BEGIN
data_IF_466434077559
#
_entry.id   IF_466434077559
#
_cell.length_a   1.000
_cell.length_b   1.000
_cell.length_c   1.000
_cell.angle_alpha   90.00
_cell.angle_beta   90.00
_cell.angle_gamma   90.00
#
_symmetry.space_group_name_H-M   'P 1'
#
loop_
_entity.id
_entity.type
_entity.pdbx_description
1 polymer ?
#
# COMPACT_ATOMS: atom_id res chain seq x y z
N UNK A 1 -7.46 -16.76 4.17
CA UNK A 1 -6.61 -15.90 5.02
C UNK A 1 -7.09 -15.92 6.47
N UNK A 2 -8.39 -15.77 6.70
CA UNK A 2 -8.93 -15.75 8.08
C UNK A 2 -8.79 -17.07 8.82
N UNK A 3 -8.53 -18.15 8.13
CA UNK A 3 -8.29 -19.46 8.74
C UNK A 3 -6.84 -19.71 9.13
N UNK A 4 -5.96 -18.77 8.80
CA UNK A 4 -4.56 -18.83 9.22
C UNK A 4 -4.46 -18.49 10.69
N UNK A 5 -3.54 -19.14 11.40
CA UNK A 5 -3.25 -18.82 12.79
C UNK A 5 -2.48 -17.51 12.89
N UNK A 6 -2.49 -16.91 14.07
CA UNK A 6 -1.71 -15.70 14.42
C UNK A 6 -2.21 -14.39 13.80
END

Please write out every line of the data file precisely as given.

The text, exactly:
data_IF_466434077559
#
_entry.id   IF_466434077559
#
_cell.length_a   1.000
_cell.length_b   1.000
_cell.length_c   1.000
_cell.angle_alpha   90.00
_cell.angle_beta   90.00
_cell.angle_gamma   90.00
#
_symmetry.space_group_name_H-M   'P 1'
#
loop_
_entity.id
_entity.type
_entity.pdbx_description
1 polymer ?
#
# COMPACT_ATOMS: atom_id res chain seq x y z
N UNK A 1 -7.46 -16.76 4.17
CA UNK A 1 -6.61 -15.90 5.02
C UNK A 1 -7.09 -15.92 6.47
N UNK A 2 -8.39 -15.77 6.70
CA UNK A 2 -8.93 -15.75 8.08
C UNK A 2 -8.79 -17.07 8.82
N UNK A 3 -8.53 -18.15 8.13
CA UNK A 3 -8.29 -19.46 8.74
C UNK A 3 -6.84 -19.71 9.13
N UNK A 4 -5.96 -18.77 8.80
CA UNK A 4 -4.56 -18.83 9.22
C UNK A 4 -4.46 -18.49 10.69
N UNK A 5 -3.54 -19.14 11.40
CA UNK A 5 -3.25 -18.82 12.79
C UNK A 5 -2.48 -17.51 12.89
N UNK A 6 -2.49 -16.91 14.07
CA UNK A 6 -1.71 -15.70 14.42
C UNK A 6 -2.21 -14.39 13.80